Computer Vision News - April 2018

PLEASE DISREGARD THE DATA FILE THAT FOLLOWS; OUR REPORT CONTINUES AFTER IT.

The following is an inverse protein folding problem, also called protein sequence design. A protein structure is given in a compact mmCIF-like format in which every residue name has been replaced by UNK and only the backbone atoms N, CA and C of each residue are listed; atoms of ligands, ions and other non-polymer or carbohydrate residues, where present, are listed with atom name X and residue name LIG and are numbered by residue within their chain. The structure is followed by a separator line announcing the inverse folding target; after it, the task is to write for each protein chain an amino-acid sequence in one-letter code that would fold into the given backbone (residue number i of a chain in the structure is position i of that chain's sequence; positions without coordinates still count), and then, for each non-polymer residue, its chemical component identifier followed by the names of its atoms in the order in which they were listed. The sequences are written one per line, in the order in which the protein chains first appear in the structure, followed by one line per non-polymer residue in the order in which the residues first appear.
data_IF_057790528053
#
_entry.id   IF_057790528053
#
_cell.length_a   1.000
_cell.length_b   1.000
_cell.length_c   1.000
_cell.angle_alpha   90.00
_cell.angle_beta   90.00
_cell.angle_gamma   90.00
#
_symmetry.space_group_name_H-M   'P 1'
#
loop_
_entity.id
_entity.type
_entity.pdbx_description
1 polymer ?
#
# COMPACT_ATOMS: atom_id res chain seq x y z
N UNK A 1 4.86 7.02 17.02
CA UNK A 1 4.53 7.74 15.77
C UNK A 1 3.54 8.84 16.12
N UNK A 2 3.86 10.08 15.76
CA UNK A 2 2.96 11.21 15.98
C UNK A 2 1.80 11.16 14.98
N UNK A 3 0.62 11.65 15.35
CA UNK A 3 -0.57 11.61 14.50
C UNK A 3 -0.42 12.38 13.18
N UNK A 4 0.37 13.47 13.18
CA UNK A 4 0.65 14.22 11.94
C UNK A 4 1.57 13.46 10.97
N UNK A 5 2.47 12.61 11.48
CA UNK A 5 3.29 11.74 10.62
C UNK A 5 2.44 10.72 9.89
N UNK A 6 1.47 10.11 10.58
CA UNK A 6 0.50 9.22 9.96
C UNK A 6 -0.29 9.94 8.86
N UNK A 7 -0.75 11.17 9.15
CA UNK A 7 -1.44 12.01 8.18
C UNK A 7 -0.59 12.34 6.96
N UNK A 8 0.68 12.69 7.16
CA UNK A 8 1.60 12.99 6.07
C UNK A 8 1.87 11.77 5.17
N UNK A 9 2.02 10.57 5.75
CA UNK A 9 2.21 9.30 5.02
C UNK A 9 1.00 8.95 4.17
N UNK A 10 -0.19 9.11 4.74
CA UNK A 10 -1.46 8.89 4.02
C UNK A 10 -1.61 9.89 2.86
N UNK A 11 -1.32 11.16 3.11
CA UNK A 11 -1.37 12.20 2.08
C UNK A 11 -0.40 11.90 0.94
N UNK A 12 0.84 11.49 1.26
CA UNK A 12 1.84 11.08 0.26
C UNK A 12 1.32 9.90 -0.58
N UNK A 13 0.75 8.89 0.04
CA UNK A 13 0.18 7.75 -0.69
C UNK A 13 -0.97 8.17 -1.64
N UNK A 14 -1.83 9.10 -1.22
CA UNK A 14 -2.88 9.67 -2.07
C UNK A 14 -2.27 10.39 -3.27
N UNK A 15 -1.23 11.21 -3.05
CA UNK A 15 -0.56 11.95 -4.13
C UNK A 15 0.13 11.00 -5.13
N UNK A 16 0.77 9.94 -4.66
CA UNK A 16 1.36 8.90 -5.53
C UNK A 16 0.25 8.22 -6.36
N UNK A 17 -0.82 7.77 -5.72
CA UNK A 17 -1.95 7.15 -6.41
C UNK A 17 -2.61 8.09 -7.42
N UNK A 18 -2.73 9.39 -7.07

26 Women in Computer Vision Computer Vision News Mona Jalal Mona, what is your work about? I’ve been working on different projects. One is emotion recognition. The other one is using human computation for text analysis, image segmentation and image analysis. Last semester, I took image and video computing. I also took machine learning, which was half deep learning. Of all these subjects, which one do you like the most? I like emotion recognition the best. I also like combining human computation in furthering the research. How would you create a good data set? How would you decide if your predictions are good? There is a good chance I work on a whole different computer vision topic than what I work now as the first year is for figuring out what you will research later on. Why do you find emotion recognition particularly interesting? It’s a very challenging task. It’s not easy at all, and maybe that’s why it interests me. Even the best algorithms doesn’t have very good accuracy. Even in the EmotiW challenge at ICMI, emotion recognition reaches a far from perfect accuracy. When it comes to single image and single person photo, it has even lower accuracies. We work on it using recurrent neural network or neural architecture. In fact, emotion recognition in videos has a temporal sequence and you want to rely on previous information from a video, like the previous frames, to predict the new frame. Emotion is not just what you see in the face, but also what you do with your body and posture. Another thing is people with different diseases have a different spectrum of showing emotion, and the expression of emotion is different in different people. If someone has Parkinson’s, you cannot detect their emotions very well. Aren’t you afraid that this technology could be used in a way that invades people’s privacy? I think there are a lot of ethics involved in AI. For example, I was going to this deep learning class for self-driving cars at MIT over winter break. Our professor, Dr. Lex Fridman, was talking about the fact that they are actually using emotion recognition for self-driving cars. In that case, actually, it could be a good thing. If a driver is frustrated or maybe drunk and not concentrating, you can detect it and make the car drive autonomously or stop the car. You could Mona Jalal is a first-year Computer Science PhD Fellow in Computer Vision at Boston University and an incoming research intern at NVidia. Her main interests are language and vision, semantic segmentation, gesture recognition and facial analysis for affective computing. Women in Science